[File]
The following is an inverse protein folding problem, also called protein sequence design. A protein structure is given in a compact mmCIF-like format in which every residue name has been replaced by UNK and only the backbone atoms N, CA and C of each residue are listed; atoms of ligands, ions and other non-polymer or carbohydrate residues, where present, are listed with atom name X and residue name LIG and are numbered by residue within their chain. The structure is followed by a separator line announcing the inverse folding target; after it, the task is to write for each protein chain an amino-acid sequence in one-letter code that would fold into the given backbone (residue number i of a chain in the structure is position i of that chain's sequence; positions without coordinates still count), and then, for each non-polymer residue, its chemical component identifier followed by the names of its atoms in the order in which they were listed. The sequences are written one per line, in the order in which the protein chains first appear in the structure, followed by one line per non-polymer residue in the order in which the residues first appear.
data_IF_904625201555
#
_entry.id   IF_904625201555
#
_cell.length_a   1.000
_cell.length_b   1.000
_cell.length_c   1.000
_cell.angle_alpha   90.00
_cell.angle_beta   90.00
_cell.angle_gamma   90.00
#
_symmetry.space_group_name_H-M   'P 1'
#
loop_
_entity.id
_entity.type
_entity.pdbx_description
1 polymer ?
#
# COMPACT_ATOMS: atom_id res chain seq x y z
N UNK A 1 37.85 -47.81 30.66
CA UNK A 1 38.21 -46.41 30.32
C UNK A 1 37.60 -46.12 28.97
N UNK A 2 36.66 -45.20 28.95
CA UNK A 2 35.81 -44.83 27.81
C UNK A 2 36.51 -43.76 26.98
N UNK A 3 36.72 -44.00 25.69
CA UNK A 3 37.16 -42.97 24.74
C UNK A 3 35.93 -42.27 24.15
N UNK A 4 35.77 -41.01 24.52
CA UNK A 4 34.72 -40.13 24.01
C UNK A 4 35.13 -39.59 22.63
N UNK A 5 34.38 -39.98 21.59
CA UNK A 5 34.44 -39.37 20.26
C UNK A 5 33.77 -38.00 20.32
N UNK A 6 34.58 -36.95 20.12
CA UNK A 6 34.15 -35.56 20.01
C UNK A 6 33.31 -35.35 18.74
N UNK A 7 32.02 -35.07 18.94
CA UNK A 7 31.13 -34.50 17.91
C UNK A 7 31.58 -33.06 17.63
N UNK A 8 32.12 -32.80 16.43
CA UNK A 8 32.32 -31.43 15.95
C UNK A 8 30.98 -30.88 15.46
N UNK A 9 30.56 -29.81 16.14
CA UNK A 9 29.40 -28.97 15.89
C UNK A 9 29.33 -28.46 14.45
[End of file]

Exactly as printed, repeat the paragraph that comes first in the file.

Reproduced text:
The following is an inverse protein folding problem, also called protein sequence design. A protein structure is given in a compact mmCIF-like format in which every residue name has been replaced by UNK and only the backbone atoms N, CA and C of each residue are listed; atoms of ligands, ions and other non-polymer or carbohydrate residues, where present, are listed with atom name X and residue name LIG and are numbered by residue within their chain. The structure is followed by a separator line announcing the inverse folding target; after it, the task is to write for each protein chain an amino-acid sequence in one-letter code that would fold into the given backbone (residue number i of a chain in the structure is position i of that chain's sequence; positions without coordinates still count), and then, for each non-polymer residue, its chemical component identifier followed by the names of its atoms in the order in which they were listed. The sequences are written one per line, in the order in which the protein chains first appear in the structure, followed by one line per non-polymer residue in the order in which the residues first appear.